Apr 11, 2012

Center for Investigative Reporting announces Knight-backed YouTube channel

The Center for Investigative Reporting is launching an investigative news channel on YouTube, funded by an $800,000 grant from the Knight Foundation, to serve as a hub for investigative journalism. The channel will feature videos from commercial and noncom broadcasters and independent producers, including NPR, ABC News, The New York Times, the Pulitzer Center on Crisis Reporting, the Center for Public Integrity, American University's Investigative Reporting Workshop and ITVS. The center plans to add  contributors and seek submissions from freelance journalists and independent filmmakers from around the world.

“One of the goals of this partnership will be to raise the profile and visibility of high-impact storytelling through video," said Robert J. Rosenthal, executive director of center in Berkeley, Calif. "We hope this initiative generates revenue that supports the work of nonprofit organizations and independent filmmakers everywhere. Collaborative efforts like this are no longer the future of journalism; they are today's reality.”

The initiative has been in the planning stages since last year.

"This American Life" heads to movie theaters on May 10

WBEZ's This American Life is planning its third live simulcast show, May 10 from the Skirball Center at New York University to 550 movie theaters nationwide.

"I saw this amazing dance performance by Monica Bill Barnes' company," said host Ira Glass in the announcement, "and I thought — that is totally in the style of our radio show. But obviously you can't have dance on the radio." So TAL "built this lineup of stories mixed with super visual things," he said, centered on the theme, "The Invisible Made Visible." In addition to the dancers, guests include fellow pubcaster Glynn Washington, host of Snap Judgment; comic Mike Birbiglia with a new short film; and live music by the rock band OK Go.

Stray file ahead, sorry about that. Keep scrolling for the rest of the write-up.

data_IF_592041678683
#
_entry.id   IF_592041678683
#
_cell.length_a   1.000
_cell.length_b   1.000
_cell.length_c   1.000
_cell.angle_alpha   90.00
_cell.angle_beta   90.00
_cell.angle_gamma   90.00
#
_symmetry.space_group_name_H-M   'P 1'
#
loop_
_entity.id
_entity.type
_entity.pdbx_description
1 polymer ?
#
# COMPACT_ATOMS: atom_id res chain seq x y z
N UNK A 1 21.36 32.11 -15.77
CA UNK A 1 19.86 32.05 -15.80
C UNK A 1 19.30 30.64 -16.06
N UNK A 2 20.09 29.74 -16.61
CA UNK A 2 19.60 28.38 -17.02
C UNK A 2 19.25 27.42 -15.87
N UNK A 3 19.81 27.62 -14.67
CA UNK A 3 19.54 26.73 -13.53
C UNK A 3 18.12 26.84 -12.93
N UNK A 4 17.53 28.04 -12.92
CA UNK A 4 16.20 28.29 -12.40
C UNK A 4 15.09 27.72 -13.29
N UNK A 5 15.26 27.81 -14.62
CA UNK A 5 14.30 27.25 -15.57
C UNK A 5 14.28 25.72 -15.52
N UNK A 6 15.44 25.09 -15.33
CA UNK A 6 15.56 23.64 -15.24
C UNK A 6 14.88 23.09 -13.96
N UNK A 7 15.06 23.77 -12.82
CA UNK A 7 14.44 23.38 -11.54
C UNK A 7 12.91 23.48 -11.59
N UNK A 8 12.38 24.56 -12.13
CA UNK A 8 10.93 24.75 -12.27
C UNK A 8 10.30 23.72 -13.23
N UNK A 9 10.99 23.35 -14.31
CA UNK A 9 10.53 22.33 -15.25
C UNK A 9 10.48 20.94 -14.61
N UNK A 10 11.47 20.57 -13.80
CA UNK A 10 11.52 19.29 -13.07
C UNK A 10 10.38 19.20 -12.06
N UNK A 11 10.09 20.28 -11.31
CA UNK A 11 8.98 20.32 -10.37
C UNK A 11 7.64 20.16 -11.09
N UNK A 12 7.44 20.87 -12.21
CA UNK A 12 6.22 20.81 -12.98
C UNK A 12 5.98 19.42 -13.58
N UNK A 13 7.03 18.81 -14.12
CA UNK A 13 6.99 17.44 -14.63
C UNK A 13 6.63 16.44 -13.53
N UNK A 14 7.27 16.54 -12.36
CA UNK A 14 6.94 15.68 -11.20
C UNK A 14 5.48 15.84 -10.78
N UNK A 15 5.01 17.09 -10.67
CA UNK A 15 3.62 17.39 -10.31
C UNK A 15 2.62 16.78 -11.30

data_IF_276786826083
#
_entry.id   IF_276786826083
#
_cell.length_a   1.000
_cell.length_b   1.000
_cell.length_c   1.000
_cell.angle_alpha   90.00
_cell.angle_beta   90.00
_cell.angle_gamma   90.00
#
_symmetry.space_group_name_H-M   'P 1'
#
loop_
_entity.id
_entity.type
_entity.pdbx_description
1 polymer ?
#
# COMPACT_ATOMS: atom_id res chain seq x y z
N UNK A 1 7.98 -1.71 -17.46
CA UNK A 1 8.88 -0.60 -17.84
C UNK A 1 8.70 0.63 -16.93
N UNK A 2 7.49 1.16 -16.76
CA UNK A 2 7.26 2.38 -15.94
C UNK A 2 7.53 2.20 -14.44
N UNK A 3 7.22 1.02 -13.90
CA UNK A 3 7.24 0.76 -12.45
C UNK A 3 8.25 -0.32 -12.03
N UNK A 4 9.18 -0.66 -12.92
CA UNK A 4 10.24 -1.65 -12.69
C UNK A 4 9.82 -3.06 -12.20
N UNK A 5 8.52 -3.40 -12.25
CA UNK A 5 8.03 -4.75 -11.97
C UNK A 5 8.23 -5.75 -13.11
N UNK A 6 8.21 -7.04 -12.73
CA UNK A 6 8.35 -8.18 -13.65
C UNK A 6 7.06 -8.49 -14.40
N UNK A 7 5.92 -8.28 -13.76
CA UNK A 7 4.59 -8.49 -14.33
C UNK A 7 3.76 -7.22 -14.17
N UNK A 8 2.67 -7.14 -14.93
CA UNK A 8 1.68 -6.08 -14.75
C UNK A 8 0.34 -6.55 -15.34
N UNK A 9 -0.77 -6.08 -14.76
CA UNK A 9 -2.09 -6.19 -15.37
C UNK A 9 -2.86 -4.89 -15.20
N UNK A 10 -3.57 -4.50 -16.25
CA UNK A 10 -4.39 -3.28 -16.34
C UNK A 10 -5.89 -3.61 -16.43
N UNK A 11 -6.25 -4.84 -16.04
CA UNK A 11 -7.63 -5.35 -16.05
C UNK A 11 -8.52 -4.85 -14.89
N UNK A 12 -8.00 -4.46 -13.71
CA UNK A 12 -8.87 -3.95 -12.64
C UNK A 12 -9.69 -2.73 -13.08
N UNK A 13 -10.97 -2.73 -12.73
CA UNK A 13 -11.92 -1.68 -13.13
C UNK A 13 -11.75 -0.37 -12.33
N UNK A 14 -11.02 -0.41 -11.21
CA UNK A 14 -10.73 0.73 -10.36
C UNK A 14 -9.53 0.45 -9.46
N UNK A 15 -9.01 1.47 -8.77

Producing will be NCM Fathom Events and BY Experience, which presented This American Life — Live! in May 2008 and April 2009.

Meet the guru behind "Fresh Air's" web success

WHYY's Fresh Air is one of the fastest-growing public-radio shows on the web, reports Nieman Lab. One major force behind that success is web producer Melody Joy Kramer, who has "slowly and single-handedly built a huge following by approaching the job as a digital native, a citizen of the community she wanted to reach. She figured out how to turn radio stories into conversations."

The show's Twitter account now has 70,000 followers, up from 3,800 before she arrived in January 2010 from Wait Wait . . . Don't Tell Me!, where she was a writer and managed co-host Carl Kassel's Facebook page. Kramer also writes everything for the Fresh Air website: headlines, links, teasers, captions and interview highlights. Unique visitors to the site in January 2012 were up by 40 percent over the year before, growing twice as fast as NPR’s Morning Edition and All Things Considered, according to Sondra Russell, a senior digital analyst at NPR. Unique views increased by 60 percent over January 2010, the month Kramer started. Today the Fresh Air website attracts some 1 million people per month.

“I think I just know how to talk to people,” Kramer told Nieman. “I enjoy working here. I enjoy reading the books on the show, I watch the movies, I am a fan as much as I am an employee. I’m passing things along because I enjoy them.”

Don't ignore potential of mobile web, NPR advises

Apps for tablets and smartphones may get buzz, but public media stations have a growing opportunity to reach audiences not just with apps, but via web pages optimized for mobile devices. Traffic to station websites from mobile devices has grown from 9 percent last July to 14 percent in March, according to Steve Mulder and Keith Hopper of NPR Digital Services. And while both usage of NPR apps and visits to NPR’s mobile site have grown, the latter has outpaced app usage in growth over the past two years. NPR now has twice as many mobile web users as mobile app users.

“Your app is great for people who already love you,” Mulder and Hopper write. “But your mobile site is the best way to help everyone else discover you.”

The growing use of mobile-optimized sites may be due to traffic from social media, searches and email, all of which guide mobile users to websites. “For NPR stations, 11% of mobile site visits are now coming from Facebook,” write Mulder and Hopper. “That’s up from 8% last July, and will continue to grow. ... Do not underestimate the power of Facebook in exposing users to your content and sending users to your site.”